Here’s what to look for when the European Central Bank’s 24-member Governing Council releases its monthly interest-rate decision for the euro area at 1:45 p.m. and ECB President Mario Draghi holds a press conference in Brussels at 2:30 p.m.
-- Benchmark rate: Only 2 of 58 economists in a Bloomberg News survey predict a cut in the main refinancing rate from the current record-low 0.25 percent. G&P Institutional Management says the ECB will lower the rate to 0.15 percent, and Raiffeisen Zentralbank predicts a reduction to 0.1 percent.
-- Deposit rate: In a separate Bloomberg survey of 53 economists, only G&P and ICPBI forecast the ECB will cut the deposit rate from zero and take the euro area into the little-explored land of negative rates. Policy makers will maintain the spread between official rates to support the “desired revival of market activity,” according to Huw Pill, chief European economist at Goldman Sachs Group Inc.
-- Inflation: Consumer prices in the 18-nation currency bloc rose 0.7 percent in April from a year earlier. While that’s an acceleration from March, when inflation was the weakest in more than four years, the rate remains at less than half of the ECB’s goal of just under 2 percent. The central bank might look at the rise in core inflation, which strips out volatile items such as energy and food, as a sign that prices will pick up.
-- Exchange rate: The euro has climbed about 9 percent against the dollar since July, adding downward pressure to import prices and curbing the competitiveness of euro-area companies. While the exchange rate isn’t an ECB policy target, Draghi has said that it is becoming “increasingly important” for the central bank. Governing Council member Jens Weidmann said in March that a negative deposit rate would be an “appropriate measure” for limiting the euro’s gains.
-- Money markets: Average overnight interbank rates in April exceeded the ECB’s key rate for the first time since 2008 and 3-month volatility is the highest since at least 2004, testing Draghi on his comments that any “unwarranted tightening” could trigger action. The pressure may have eased after banks used ECB operations to bolster excess liquidity and push the benchmark overnight rate, or Eonia, lower.
-- Suspension of SMP drain: The ECB could halt the sterilization of crisis-era bond purchases. Ending the absorption, in place since 2010 to soak up liquidity from the now-defunct Securities Market Program, would add about 168 billion euros ($234 billion) of cash to the financial system. The drain has failed for the past four weeks, signaling banks want to hold onto the liquidity.
-- LTROs: The ECB’s emergency 3-year loans to banks are losing their effectiveness as they approach maturity at the start of 2015, prompting speculation that a new round may be offered. Another LTRO might look different from the previous ones, when banks used most of the liquidity to buy government bonds. “We will want to make sure that this is being used for the economy,” Draghi said in December.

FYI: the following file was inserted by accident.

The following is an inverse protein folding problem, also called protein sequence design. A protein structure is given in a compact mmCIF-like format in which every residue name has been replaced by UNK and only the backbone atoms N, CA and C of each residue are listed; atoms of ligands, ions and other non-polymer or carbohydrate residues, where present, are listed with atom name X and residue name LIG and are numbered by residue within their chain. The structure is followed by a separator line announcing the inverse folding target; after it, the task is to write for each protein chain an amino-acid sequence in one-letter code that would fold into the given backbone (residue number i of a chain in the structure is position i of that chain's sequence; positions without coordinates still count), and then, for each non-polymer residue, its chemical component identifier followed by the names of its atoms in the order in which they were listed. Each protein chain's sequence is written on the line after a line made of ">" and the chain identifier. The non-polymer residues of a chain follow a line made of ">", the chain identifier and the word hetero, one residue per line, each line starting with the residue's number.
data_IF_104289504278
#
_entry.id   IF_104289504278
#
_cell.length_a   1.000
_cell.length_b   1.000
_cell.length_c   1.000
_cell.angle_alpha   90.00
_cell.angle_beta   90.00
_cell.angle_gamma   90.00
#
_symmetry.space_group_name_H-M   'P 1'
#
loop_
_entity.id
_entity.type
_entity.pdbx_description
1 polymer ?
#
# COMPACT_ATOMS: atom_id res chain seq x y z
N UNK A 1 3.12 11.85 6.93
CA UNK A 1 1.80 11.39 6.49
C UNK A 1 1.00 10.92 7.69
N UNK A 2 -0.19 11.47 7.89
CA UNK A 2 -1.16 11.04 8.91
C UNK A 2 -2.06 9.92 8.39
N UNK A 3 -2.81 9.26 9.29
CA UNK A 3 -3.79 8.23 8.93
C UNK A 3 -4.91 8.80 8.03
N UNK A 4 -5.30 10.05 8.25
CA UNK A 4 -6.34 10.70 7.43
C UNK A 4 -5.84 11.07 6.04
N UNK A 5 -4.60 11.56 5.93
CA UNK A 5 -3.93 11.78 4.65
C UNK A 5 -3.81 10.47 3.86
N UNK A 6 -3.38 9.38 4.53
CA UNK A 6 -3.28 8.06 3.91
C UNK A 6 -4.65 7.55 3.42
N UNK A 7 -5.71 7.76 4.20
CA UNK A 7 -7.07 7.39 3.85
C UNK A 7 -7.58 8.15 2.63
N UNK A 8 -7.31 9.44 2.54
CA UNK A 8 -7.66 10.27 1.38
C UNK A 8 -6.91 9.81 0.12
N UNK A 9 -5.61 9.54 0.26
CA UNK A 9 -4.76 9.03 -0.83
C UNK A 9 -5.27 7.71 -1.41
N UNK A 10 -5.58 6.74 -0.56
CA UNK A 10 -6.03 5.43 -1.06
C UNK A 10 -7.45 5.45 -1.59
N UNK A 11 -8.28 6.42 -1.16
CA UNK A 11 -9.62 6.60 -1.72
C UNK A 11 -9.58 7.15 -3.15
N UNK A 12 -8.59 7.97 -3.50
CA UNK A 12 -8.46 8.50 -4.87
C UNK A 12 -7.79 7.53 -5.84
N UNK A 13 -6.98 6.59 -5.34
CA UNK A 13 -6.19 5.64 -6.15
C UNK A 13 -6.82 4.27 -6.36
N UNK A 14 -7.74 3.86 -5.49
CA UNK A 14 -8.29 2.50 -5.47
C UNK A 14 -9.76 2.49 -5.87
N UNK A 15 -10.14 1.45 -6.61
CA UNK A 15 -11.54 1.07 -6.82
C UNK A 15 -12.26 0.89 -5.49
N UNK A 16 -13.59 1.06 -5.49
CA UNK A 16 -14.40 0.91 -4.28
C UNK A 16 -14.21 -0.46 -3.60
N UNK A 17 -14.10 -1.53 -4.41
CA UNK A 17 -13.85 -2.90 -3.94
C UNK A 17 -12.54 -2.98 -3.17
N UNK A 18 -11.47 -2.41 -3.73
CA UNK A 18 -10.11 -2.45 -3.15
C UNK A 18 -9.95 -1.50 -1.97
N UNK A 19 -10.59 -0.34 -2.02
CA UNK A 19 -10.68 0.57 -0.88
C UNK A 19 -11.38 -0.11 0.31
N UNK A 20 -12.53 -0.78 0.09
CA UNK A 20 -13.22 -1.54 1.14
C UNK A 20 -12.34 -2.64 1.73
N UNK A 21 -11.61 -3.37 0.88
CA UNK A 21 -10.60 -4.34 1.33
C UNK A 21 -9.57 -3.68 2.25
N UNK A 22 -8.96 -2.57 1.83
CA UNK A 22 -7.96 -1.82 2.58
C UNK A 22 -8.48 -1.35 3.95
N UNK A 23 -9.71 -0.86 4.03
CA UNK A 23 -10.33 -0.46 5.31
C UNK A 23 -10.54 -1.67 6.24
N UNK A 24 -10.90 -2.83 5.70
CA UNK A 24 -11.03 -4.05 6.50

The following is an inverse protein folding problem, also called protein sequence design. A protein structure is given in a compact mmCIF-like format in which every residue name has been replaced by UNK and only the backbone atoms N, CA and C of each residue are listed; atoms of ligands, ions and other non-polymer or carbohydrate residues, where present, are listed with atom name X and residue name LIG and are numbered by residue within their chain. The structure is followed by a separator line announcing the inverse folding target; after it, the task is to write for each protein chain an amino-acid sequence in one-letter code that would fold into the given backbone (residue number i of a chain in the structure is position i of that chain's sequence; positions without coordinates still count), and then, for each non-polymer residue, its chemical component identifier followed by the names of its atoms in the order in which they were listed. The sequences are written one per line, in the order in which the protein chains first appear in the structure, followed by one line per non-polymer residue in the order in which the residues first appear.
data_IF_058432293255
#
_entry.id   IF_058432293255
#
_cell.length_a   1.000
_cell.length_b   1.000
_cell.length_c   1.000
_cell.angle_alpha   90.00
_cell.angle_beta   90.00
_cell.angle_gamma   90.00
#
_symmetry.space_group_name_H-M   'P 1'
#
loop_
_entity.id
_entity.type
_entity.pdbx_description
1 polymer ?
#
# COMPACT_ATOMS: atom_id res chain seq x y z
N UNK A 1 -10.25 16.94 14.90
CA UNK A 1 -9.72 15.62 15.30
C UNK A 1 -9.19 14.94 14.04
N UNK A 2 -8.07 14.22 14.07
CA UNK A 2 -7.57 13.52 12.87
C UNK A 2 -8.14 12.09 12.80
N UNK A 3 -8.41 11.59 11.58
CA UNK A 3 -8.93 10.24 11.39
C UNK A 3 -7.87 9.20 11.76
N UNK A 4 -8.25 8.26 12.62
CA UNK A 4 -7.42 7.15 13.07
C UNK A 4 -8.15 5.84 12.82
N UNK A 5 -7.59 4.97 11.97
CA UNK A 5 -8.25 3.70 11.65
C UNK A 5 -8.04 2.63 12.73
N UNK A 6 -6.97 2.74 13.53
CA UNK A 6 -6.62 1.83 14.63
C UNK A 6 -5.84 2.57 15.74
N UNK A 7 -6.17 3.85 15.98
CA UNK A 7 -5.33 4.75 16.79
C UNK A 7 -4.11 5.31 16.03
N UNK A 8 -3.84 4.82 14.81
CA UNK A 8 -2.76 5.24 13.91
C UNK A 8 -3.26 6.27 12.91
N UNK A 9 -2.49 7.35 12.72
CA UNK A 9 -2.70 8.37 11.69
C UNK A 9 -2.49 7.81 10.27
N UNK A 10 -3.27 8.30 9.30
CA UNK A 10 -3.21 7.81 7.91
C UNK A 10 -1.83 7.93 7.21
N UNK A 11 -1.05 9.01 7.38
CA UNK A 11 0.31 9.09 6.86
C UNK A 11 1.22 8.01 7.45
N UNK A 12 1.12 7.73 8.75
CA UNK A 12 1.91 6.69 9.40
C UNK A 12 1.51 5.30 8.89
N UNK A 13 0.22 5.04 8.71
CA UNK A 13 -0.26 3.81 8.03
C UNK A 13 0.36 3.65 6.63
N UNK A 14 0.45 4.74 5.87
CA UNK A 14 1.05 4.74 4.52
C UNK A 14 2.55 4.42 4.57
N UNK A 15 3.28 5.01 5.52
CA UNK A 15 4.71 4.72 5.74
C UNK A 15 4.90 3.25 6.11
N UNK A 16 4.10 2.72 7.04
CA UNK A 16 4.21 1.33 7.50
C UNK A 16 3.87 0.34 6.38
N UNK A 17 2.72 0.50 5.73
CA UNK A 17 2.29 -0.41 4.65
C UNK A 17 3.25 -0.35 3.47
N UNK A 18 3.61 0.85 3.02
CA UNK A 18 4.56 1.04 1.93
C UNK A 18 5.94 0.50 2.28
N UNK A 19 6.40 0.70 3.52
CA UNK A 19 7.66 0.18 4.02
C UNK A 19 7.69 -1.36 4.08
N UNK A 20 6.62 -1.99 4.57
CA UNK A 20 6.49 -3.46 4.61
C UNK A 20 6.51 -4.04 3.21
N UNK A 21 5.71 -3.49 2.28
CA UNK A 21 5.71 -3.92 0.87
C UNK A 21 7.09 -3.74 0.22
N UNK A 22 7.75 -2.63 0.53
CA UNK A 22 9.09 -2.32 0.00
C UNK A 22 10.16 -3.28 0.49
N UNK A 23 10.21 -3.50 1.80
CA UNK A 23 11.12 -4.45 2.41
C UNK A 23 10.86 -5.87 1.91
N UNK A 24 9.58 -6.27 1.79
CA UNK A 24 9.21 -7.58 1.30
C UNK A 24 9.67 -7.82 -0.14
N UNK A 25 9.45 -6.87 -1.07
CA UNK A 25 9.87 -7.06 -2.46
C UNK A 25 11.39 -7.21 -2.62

-- Fixed-rate full allotment: The ECB could extend its policy of granting as much cash as banks need against eligible collateral. The measure was introduced in October 2008 after the collapse of Lehman Brothers Holdings Inc. sparked a global credit crunch and is scheduled to run until at least July 2015.
-- Reserve requirements: The ECB could lower or remove the reserve ratio, currently at 1 percent, to free up liquidity.
-- Quantitative easing: Speaking in Amsterdam on April 24, Draghi said large-scale asset purchases would be justified if the medium-term outlook for inflation worsens. An indication may come in June, when the central bank revises its macroeconomic forecasts through 2016. ECB Executive Board member Benoit Coeure said on April 13 that any purchase program would target a mix of assets to reduce “term premia across markets and jurisdictions.”
-- Asset-backed securities: The ECB and Bank of England have called on regulators to ease rules on asset-backed securities in Europe. That would provide a broader range of funding options for companies and create assets the ECB could buy to supply liquidity. Executive Board member Yves Mersch said on May 5 that he is “very confident” the ECB will have an initiative to support the securitization market “in the very near future.”
-- Minutes: The ECB has started drafting trial minutes of its Governing Council meetings, two euro-region central-bank officials said in March.
-- Asset Quality Review: Draghi may be quizzed on the second stage of the ECB’s Comprehensive Assessment of bank balance sheets. Euro-area lenders have complained that some of the information demands are excessive, and financial institutions found to be short of capital may have to inform the market before the results of the full assessment, which includes a stress test, are announced in October.
-- Slack: Draghi may elaborate on his comments first made in March that interest rates won’t rise even after growth improves because of the “stock of slack” in the euro-area economy. Central bankers from the Fed’s Janet Yellen to the BOE’s Mark Carney have cited the output gap, which has no standard calculation, as a reason to keep rates low.